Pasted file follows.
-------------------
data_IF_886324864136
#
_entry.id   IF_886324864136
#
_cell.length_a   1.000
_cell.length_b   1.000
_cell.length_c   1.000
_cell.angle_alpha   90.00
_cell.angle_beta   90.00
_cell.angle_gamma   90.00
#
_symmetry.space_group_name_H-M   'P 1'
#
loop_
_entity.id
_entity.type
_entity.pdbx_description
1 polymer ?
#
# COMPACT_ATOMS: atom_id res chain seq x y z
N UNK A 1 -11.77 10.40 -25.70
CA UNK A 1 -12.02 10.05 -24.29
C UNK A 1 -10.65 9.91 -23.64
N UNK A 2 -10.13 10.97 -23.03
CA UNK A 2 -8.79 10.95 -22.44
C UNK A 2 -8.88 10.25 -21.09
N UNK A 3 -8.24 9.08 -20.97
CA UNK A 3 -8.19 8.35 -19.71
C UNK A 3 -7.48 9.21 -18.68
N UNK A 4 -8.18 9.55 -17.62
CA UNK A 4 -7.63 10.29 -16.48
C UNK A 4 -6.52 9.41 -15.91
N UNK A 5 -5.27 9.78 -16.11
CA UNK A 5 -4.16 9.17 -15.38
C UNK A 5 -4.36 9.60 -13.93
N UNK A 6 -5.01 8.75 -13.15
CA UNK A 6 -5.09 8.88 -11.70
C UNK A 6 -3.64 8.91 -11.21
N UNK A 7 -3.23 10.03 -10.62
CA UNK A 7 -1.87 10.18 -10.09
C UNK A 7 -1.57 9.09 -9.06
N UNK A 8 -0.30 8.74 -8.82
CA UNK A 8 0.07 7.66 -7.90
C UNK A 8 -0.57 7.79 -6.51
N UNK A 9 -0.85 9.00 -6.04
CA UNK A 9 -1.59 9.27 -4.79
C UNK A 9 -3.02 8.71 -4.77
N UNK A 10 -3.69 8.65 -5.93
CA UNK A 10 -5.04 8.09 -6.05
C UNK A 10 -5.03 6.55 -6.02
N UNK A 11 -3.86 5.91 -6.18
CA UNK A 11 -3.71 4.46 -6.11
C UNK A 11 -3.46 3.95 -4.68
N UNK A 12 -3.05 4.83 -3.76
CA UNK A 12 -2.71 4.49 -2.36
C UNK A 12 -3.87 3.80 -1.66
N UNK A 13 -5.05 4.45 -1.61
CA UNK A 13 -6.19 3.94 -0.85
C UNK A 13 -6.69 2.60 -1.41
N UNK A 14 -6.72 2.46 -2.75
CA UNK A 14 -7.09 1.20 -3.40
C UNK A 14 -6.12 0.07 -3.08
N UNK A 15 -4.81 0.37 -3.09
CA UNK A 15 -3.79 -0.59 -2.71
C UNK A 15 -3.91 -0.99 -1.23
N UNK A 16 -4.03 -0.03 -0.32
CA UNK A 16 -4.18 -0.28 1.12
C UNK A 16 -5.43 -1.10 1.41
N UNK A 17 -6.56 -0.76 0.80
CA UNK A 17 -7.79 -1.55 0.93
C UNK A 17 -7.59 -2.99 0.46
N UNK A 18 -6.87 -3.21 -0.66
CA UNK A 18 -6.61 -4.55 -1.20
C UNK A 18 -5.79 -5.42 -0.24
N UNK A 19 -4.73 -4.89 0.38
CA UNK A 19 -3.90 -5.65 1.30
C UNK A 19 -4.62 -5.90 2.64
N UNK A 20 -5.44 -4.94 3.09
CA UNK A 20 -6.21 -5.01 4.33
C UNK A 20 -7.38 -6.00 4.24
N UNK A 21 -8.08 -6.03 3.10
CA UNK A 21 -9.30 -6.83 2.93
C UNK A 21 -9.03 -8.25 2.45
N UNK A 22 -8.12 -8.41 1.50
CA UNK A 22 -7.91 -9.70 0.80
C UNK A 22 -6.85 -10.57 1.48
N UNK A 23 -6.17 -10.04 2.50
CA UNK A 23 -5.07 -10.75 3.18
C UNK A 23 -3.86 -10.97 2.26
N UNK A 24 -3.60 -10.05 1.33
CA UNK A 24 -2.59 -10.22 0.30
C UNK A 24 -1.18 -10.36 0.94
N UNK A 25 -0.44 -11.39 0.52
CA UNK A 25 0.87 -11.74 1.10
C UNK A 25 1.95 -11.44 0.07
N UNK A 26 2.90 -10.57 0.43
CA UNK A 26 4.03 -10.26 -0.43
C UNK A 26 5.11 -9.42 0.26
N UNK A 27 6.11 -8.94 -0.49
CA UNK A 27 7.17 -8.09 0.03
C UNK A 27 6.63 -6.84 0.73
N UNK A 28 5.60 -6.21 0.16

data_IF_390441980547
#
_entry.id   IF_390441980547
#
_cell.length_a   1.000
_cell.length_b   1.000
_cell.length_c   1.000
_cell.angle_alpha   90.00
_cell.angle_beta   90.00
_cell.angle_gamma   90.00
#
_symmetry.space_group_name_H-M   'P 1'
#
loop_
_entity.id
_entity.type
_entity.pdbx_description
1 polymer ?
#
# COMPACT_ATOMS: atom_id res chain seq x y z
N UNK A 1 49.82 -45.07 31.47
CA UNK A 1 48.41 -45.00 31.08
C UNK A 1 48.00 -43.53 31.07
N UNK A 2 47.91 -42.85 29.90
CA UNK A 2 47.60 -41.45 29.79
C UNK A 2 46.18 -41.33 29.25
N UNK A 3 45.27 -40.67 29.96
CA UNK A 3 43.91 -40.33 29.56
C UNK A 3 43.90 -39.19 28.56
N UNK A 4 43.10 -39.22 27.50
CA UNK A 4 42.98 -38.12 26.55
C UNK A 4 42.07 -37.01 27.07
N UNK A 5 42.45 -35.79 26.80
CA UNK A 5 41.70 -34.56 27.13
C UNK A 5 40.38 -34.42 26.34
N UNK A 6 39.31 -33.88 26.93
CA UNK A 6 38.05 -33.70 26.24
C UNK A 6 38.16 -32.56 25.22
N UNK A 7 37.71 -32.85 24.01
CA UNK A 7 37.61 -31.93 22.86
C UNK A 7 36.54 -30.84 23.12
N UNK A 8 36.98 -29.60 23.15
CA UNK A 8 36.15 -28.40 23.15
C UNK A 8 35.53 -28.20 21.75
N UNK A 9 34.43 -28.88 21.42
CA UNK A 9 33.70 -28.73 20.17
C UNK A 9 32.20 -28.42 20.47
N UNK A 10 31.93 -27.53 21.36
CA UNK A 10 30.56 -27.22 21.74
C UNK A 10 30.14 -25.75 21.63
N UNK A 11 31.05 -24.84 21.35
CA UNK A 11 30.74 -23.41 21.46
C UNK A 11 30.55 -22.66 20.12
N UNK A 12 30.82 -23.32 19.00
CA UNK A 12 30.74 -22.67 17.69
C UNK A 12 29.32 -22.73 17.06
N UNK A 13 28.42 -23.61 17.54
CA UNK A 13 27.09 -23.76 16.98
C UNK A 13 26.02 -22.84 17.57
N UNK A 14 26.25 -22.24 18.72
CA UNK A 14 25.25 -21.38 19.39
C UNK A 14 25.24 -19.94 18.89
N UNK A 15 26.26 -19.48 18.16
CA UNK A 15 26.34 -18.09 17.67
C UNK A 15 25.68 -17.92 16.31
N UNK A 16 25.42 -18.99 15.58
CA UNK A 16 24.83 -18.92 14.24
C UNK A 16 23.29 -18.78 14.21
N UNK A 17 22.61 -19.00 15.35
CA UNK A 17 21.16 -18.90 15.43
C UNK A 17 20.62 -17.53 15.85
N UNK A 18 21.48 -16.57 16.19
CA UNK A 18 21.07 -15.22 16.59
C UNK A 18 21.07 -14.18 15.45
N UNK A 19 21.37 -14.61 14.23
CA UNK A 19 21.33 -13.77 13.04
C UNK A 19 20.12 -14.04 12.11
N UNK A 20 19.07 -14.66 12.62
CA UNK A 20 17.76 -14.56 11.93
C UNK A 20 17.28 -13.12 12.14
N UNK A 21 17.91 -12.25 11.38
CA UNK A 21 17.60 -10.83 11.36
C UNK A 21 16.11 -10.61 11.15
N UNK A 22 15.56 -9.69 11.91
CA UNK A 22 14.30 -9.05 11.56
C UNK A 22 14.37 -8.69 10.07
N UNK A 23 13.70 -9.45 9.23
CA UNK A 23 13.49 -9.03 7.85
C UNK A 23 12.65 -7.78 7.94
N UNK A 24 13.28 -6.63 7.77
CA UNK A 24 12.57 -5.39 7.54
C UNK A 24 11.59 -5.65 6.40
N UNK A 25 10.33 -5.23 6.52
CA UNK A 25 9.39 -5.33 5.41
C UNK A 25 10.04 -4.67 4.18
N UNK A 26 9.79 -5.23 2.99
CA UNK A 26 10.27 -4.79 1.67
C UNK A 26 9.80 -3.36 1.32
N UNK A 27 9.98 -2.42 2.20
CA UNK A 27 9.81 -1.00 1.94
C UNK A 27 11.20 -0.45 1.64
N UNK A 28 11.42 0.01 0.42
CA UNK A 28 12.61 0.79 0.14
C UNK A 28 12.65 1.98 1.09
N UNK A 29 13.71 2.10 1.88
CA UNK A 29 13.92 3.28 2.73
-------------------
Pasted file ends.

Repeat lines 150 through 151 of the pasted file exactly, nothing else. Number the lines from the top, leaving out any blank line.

N UNK A 10 31.93 -27.53 21.36
CA UNK A 10 30.56 -27.22 21.74